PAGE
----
The p53 and RB1 tumor suppressor genes play critical roles in the negative regulation of the cell cycle, response to DNA damage, and apoptosis. One or both of these genes are often found mutated or deleted in many types of human cancer. As the molecular circuitry of these suppressor pathways is emerging, we sought to characterize abnormalities found in both pathways in human prostate carcinoma (CaP) by focusing on the tumor suppressor and its associated cyclin-dependent kinase (CDK) inhibitor in each. CDKN1 encodes a CDK inhibitor downstream in the p53 pathway and when induced by wild-type p53, results in cell cycle arrest. CDKN2 encodes a CDK inhibitor, upstream in the RB1 pathway, involved in the regulation of RB1 phosphorylation: loss of CDKN2 activity yields hyperphosphorylated RB1 and continued cell cycling. RT-PCR, SSCP analysis, and DNA sequencing were used to assess the expression of all four genes. Altered p53 expression was found in 34/102 (33%) CaPs, and 35/83 (43%) showed low CDKN1 expression. 24/51 (47%) showed abnormalities in one of these genes in the p53 pathway. Altered expression of RB1 and CDKN2 was observed in 17/102 (17%) and 39/82 (48%), respectively. 31/51 (61%) showed abnormalities in one of these genes in the RB1 pathway. Overall, of 51 CaPs, 38 (75%) showed abnormalities in at least one of the four genes and 17 (33%) showed abnormalities of a gene in both pathways. The understanding of the molecular abnormalities in individual tumors, related to cell cycle biology and patient characteristics, may lead to improved therapy for CaP patients.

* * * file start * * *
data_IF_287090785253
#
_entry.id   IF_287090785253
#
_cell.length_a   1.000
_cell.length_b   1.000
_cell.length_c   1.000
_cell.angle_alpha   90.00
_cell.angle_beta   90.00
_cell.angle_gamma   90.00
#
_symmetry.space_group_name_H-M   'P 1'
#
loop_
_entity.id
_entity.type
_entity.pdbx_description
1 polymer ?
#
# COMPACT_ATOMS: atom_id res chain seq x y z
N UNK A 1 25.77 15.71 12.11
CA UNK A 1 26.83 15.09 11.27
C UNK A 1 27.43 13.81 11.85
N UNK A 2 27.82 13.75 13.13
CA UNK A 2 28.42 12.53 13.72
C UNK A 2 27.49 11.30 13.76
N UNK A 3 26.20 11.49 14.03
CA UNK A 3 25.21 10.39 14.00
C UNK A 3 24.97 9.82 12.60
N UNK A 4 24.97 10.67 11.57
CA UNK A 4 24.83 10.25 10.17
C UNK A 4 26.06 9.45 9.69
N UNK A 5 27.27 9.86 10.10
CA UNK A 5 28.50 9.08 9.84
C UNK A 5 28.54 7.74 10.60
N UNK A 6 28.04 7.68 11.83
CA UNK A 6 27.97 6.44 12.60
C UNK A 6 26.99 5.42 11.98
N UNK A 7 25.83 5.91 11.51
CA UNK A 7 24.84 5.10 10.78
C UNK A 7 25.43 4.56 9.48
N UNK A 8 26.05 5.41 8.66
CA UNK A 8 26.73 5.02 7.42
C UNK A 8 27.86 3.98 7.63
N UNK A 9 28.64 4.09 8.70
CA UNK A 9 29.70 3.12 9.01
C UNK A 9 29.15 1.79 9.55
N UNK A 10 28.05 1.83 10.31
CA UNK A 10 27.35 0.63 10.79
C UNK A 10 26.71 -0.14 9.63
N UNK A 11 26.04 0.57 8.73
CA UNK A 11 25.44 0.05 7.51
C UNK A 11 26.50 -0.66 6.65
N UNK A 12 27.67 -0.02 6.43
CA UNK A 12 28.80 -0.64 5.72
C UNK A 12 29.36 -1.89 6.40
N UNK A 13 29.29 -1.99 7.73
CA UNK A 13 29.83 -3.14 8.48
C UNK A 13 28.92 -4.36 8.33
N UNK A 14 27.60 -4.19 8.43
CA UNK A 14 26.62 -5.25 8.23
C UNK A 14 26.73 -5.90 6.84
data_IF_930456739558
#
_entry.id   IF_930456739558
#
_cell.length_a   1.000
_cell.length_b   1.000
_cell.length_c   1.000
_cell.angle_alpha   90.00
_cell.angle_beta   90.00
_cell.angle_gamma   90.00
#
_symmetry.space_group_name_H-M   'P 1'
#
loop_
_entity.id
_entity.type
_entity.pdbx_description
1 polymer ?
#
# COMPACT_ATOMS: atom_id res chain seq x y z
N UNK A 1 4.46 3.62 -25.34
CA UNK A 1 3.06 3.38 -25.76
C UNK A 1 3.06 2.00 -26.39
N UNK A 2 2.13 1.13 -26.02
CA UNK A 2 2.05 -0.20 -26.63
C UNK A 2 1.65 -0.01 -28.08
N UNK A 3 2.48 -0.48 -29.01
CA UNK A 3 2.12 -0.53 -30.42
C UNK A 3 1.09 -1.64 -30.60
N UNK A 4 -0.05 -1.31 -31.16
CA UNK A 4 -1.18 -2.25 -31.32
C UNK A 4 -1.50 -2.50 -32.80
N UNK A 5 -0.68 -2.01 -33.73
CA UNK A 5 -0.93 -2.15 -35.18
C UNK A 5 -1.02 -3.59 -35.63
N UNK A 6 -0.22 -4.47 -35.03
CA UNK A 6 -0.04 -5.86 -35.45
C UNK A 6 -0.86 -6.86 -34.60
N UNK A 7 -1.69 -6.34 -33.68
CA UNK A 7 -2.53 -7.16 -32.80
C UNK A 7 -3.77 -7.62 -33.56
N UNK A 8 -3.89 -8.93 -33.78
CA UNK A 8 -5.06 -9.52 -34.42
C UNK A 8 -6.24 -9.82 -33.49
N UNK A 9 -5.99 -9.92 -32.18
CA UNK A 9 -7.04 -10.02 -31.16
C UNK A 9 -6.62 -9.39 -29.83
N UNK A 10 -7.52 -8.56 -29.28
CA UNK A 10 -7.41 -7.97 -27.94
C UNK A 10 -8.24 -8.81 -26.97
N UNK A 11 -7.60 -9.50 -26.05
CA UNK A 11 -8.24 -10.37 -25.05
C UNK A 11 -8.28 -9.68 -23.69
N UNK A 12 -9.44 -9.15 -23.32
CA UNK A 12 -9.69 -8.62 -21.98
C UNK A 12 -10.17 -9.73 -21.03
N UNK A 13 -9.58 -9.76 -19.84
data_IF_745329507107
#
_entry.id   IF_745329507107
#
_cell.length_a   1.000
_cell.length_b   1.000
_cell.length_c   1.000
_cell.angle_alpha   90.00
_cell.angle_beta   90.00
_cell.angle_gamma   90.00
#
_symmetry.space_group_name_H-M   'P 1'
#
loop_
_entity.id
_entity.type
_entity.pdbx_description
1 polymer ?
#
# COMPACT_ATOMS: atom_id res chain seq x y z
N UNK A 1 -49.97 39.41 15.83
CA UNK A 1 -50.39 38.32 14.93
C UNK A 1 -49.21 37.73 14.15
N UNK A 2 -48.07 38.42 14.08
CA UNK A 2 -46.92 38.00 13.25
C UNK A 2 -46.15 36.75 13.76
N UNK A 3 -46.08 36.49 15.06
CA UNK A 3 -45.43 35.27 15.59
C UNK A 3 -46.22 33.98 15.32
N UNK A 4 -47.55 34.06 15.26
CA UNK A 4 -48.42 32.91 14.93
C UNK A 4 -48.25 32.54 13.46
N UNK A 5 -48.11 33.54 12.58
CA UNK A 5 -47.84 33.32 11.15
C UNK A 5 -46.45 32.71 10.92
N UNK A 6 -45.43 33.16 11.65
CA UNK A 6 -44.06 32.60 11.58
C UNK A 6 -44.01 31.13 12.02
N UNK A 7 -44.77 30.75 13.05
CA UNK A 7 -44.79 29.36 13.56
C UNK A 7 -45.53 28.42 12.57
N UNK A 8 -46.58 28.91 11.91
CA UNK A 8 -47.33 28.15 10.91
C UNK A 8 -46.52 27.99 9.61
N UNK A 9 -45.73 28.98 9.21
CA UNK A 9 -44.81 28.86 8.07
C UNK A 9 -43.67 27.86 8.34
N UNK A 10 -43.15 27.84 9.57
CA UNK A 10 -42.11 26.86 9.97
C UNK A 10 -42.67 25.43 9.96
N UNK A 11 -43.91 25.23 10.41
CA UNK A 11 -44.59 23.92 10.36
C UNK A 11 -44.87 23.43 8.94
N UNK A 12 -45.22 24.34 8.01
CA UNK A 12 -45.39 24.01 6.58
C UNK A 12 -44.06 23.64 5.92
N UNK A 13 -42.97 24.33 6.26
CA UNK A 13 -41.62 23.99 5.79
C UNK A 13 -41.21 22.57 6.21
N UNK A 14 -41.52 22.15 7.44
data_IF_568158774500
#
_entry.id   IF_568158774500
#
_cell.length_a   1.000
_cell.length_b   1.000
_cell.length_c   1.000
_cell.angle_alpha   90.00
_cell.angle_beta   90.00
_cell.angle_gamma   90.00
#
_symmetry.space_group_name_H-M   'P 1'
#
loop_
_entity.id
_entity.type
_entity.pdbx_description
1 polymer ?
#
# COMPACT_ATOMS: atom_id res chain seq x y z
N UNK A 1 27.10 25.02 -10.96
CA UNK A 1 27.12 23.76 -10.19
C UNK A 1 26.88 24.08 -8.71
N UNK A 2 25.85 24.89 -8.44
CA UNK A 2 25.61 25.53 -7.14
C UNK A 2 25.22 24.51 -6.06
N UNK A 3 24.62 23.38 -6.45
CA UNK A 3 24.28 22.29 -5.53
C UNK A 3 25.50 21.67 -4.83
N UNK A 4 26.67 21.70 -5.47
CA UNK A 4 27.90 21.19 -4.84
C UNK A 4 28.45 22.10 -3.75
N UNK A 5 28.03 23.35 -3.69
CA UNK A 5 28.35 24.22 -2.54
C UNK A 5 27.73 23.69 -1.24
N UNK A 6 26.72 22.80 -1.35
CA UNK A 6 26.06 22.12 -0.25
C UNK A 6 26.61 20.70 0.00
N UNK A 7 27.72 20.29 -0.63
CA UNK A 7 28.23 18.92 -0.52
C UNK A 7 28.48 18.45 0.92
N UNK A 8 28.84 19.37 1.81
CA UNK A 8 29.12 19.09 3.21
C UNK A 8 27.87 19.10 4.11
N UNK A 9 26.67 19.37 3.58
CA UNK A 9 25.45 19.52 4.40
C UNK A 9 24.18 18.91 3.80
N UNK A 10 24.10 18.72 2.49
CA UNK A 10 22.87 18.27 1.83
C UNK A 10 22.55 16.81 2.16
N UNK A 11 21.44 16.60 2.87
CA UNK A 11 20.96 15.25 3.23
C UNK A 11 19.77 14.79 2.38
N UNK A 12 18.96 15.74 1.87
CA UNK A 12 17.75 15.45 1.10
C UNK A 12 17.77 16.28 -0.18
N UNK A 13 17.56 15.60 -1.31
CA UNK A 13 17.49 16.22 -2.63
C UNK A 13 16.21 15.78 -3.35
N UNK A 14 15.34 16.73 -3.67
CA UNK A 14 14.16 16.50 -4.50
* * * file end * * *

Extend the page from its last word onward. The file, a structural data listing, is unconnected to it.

|Original language||English (US)|
|Journal||Journal of Investigative Medicine|
|State||Published - 1996|
ASJC Scopus subject areas
- Biochemistry, Genetics and Molecular Biology(all)